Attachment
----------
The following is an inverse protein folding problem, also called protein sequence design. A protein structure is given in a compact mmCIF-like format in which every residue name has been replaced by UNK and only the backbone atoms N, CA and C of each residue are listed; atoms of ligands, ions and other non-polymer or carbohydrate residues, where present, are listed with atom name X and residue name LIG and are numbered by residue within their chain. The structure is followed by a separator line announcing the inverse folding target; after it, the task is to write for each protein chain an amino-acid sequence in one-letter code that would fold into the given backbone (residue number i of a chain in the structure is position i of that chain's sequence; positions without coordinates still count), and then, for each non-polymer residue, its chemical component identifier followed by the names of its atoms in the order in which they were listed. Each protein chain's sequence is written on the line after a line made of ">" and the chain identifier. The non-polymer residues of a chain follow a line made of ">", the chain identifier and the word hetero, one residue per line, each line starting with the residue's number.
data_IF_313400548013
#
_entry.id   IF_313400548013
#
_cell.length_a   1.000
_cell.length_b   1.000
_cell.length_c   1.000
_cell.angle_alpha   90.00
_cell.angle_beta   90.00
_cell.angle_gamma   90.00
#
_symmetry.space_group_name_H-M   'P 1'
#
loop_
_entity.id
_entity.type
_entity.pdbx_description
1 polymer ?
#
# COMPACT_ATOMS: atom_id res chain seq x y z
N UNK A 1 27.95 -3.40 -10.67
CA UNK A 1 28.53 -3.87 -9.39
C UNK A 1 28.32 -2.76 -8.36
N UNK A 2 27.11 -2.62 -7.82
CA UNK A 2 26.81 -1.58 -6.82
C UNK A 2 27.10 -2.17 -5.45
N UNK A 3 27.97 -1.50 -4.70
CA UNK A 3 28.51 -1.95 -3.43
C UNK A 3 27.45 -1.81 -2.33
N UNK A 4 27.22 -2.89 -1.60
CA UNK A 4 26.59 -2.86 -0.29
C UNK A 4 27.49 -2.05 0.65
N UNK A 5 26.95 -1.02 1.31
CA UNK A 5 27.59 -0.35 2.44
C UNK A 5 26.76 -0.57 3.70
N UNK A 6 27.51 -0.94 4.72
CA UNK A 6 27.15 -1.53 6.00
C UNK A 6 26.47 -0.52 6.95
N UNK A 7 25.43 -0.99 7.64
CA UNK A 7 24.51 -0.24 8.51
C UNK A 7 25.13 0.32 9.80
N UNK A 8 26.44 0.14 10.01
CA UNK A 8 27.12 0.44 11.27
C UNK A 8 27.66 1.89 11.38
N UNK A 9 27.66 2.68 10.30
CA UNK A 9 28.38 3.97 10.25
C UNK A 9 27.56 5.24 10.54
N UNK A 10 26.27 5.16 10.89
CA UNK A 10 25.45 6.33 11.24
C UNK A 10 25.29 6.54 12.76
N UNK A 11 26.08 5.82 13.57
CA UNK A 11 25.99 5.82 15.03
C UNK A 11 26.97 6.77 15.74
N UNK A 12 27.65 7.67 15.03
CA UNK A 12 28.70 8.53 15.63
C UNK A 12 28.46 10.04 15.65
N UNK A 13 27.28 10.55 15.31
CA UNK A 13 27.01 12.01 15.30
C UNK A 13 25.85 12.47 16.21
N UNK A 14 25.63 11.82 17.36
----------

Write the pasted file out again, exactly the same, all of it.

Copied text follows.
The following is an inverse protein folding problem, also called protein sequence design. A protein structure is given in a compact mmCIF-like format in which every residue name has been replaced by UNK and only the backbone atoms N, CA and C of each residue are listed; atoms of ligands, ions and other non-polymer or carbohydrate residues, where present, are listed with atom name X and residue name LIG and are numbered by residue within their chain. The structure is followed by a separator line announcing the inverse folding target; after it, the task is to write for each protein chain an amino-acid sequence in one-letter code that would fold into the given backbone (residue number i of a chain in the structure is position i of that chain's sequence; positions without coordinates still count), and then, for each non-polymer residue, its chemical component identifier followed by the names of its atoms in the order in which they were listed. Each protein chain's sequence is written on the line after a line made of ">" and the chain identifier. The non-polymer residues of a chain follow a line made of ">", the chain identifier and the word hetero, one residue per line, each line starting with the residue's number.
data_IF_313400548013
#
_entry.id   IF_313400548013
#
_cell.length_a   1.000
_cell.length_b   1.000
_cell.length_c   1.000
_cell.angle_alpha   90.00
_cell.angle_beta   90.00
_cell.angle_gamma   90.00
#
_symmetry.space_group_name_H-M   'P 1'
#
loop_
_entity.id
_entity.type
_entity.pdbx_description
1 polymer ?
#
# COMPACT_ATOMS: atom_id res chain seq x y z
N UNK A 1 27.95 -3.40 -10.67
CA UNK A 1 28.53 -3.87 -9.39
C UNK A 1 28.32 -2.76 -8.36
N UNK A 2 27.11 -2.62 -7.82
CA UNK A 2 26.81 -1.58 -6.82
C UNK A 2 27.10 -2.17 -5.45
N UNK A 3 27.97 -1.50 -4.70
CA UNK A 3 28.51 -1.95 -3.43
C UNK A 3 27.45 -1.81 -2.33
N UNK A 4 27.22 -2.89 -1.60
CA UNK A 4 26.59 -2.86 -0.29
C UNK A 4 27.49 -2.05 0.65
N UNK A 5 26.95 -1.02 1.31
CA UNK A 5 27.59 -0.35 2.44
C UNK A 5 26.76 -0.57 3.70
N UNK A 6 27.51 -0.94 4.72
CA UNK A 6 27.15 -1.53 6.00
C UNK A 6 26.47 -0.52 6.95
N UNK A 7 25.43 -0.99 7.64
CA UNK A 7 24.51 -0.24 8.51
C UNK A 7 25.13 0.32 9.80
N UNK A 8 26.44 0.14 10.01
CA UNK A 8 27.12 0.44 11.27
C UNK A 8 27.66 1.89 11.38
N UNK A 9 27.66 2.68 10.30
CA UNK A 9 28.38 3.97 10.25
C UNK A 9 27.56 5.24 10.54
N UNK A 10 26.27 5.16 10.89
CA UNK A 10 25.45 6.33 11.24
C UNK A 10 25.29 6.54 12.76
N UNK A 11 26.08 5.82 13.57
CA UNK A 11 25.99 5.82 15.03
C UNK A 11 26.97 6.77 15.74
N UNK A 12 27.65 7.67 15.03
CA UNK A 12 28.70 8.53 15.63
C UNK A 12 28.46 10.04 15.65
N UNK A 13 27.28 10.55 15.31
CA UNK A 13 27.01 12.01 15.30
C UNK A 13 25.85 12.47 16.21
N UNK A 14 25.63 11.82 17.36